Natives of Espanola had called the great land to the south of their island Bohio. The Portuguese used names that Cabral had given: Vera Cruz and Terra de Santa Cruz; but a name of Portuguese origin was acceptable only to themselves, not at all to the Spanish, who rightfully claimed more than half the continent, and who had touched its shores two years before Cabral and had made extensive explorations of it the year before Cabral. The term used by some of the map-makers, Land of Brasil, was confusing, for Brasil was the name of an imaginary island located somewhere in the Atlantic, according to popular belief, when there had been no thought of a continent. Terra dei Pappagalli [Land of Parrots] was a name only locally applicable to a part of the continent; Parias was the native name for a limited region near Trinidad; and India Nova [New India] was inaccurate. Mundus Novus [New World] and Terra Incognita [Unknown Land] were less real names than descriptions, though for many years these last two terms were quite prevalent on maps showing new discoveries. But now the fact that there was a new continent beyond the western ocean had become nearly common knowledge throughout Europe, and there was everywhere a subconscious demand for an adequate name, a universally acceptable name.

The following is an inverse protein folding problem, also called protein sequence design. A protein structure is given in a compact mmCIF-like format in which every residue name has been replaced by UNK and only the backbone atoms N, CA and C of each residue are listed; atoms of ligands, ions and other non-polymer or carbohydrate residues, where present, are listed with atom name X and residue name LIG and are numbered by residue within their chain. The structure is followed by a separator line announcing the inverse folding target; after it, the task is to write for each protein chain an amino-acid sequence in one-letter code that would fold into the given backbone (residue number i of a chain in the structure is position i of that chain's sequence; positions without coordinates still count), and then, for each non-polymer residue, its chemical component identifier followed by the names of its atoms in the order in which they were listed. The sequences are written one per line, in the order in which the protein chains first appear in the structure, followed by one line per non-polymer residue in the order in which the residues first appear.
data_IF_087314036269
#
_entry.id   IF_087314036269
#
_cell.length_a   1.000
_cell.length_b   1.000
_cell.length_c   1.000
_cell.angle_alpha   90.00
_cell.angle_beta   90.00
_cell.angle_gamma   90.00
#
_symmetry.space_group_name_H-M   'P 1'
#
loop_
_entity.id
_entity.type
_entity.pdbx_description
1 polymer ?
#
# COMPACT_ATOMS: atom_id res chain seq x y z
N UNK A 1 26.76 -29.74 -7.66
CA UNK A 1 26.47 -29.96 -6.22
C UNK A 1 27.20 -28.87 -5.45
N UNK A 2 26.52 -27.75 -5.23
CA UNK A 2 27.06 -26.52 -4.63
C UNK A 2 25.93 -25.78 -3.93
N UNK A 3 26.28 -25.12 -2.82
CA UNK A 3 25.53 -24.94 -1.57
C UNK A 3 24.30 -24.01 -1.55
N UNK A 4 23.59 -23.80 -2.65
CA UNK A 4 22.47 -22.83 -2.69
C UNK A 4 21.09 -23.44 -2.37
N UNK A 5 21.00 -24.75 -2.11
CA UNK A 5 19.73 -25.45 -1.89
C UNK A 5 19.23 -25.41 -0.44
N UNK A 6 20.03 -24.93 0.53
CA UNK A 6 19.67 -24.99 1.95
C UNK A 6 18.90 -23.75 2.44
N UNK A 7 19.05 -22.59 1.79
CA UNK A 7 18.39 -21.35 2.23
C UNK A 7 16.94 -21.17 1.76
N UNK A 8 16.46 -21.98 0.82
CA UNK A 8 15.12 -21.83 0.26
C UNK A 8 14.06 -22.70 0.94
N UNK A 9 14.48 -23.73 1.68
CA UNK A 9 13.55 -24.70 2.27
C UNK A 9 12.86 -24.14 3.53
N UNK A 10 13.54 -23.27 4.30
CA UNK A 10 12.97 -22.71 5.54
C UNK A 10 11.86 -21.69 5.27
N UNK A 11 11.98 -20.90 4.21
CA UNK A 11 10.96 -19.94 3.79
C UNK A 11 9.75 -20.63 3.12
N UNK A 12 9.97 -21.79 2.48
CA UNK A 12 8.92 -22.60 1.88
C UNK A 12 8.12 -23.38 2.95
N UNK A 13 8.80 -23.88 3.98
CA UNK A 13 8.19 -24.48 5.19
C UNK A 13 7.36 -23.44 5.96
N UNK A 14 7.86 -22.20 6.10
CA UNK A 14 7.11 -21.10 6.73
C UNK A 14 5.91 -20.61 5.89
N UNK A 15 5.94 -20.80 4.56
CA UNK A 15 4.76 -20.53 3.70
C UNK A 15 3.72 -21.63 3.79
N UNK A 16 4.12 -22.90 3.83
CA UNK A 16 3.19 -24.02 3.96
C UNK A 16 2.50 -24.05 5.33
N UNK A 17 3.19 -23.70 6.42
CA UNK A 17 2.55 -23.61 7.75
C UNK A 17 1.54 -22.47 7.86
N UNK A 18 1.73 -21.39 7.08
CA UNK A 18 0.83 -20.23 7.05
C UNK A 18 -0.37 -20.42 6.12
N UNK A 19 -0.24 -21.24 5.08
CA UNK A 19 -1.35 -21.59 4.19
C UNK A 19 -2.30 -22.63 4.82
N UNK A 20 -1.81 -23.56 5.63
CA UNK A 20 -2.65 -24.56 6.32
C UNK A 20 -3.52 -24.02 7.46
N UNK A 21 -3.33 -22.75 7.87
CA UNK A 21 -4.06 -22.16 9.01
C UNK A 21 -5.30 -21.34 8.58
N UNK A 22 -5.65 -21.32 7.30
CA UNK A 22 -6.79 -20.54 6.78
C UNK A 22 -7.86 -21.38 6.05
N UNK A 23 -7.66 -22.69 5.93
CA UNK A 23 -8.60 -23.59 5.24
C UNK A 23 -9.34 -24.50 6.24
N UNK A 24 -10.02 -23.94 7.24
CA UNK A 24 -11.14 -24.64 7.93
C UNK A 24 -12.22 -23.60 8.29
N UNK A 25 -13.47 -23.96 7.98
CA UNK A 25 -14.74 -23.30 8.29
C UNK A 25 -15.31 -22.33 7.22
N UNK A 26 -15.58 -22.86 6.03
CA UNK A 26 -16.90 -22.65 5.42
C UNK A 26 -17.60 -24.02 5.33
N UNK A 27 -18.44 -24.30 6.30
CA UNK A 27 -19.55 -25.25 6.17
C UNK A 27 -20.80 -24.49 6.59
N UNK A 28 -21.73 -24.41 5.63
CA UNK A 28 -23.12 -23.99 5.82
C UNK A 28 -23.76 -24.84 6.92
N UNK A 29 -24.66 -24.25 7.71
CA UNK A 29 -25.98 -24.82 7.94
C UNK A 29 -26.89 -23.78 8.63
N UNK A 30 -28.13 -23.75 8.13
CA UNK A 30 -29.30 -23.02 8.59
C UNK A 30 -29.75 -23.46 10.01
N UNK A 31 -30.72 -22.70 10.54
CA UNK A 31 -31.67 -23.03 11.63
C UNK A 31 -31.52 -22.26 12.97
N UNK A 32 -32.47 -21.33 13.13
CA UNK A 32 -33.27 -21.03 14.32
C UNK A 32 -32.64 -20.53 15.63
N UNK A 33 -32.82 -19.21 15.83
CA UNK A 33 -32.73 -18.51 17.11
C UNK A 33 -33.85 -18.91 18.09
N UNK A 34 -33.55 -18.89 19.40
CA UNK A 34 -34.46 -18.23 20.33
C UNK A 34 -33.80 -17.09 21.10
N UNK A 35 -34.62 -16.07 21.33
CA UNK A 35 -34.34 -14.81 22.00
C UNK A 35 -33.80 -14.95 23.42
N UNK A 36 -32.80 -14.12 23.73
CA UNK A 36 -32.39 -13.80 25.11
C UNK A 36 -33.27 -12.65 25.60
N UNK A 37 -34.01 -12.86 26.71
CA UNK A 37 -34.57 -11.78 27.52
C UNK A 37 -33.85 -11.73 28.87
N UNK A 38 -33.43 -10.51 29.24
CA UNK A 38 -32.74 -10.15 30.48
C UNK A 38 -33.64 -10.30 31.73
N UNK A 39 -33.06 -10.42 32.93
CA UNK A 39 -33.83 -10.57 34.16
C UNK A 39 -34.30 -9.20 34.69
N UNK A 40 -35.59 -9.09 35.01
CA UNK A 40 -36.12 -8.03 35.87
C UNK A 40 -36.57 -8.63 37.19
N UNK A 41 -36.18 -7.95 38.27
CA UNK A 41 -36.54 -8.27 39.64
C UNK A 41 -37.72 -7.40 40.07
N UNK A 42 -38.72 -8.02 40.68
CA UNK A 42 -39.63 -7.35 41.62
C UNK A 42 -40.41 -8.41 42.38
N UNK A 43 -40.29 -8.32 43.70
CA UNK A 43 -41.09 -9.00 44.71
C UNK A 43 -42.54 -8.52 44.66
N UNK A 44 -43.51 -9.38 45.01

In the first years of the new century, a group of scholars decided to produce a revised edition of the Cosmography of Ptolemy (Slide #119) to meet the urgent need for new maps, according to the new discoveries. It happened that in the Vosges Mountains in the little town of Saint-Die, there was a college under the patronage of the studious Duke Renaud (Rene) II of Vaudemon, of Lorraine, the titular "King of Jerusalem and Sicily", who was there resident. Walter Lud, Secretary to the Duke, and a wealthy man, had established a printing press at St. Die in 1500. The duke and several professors in the college used this press in their geographical project.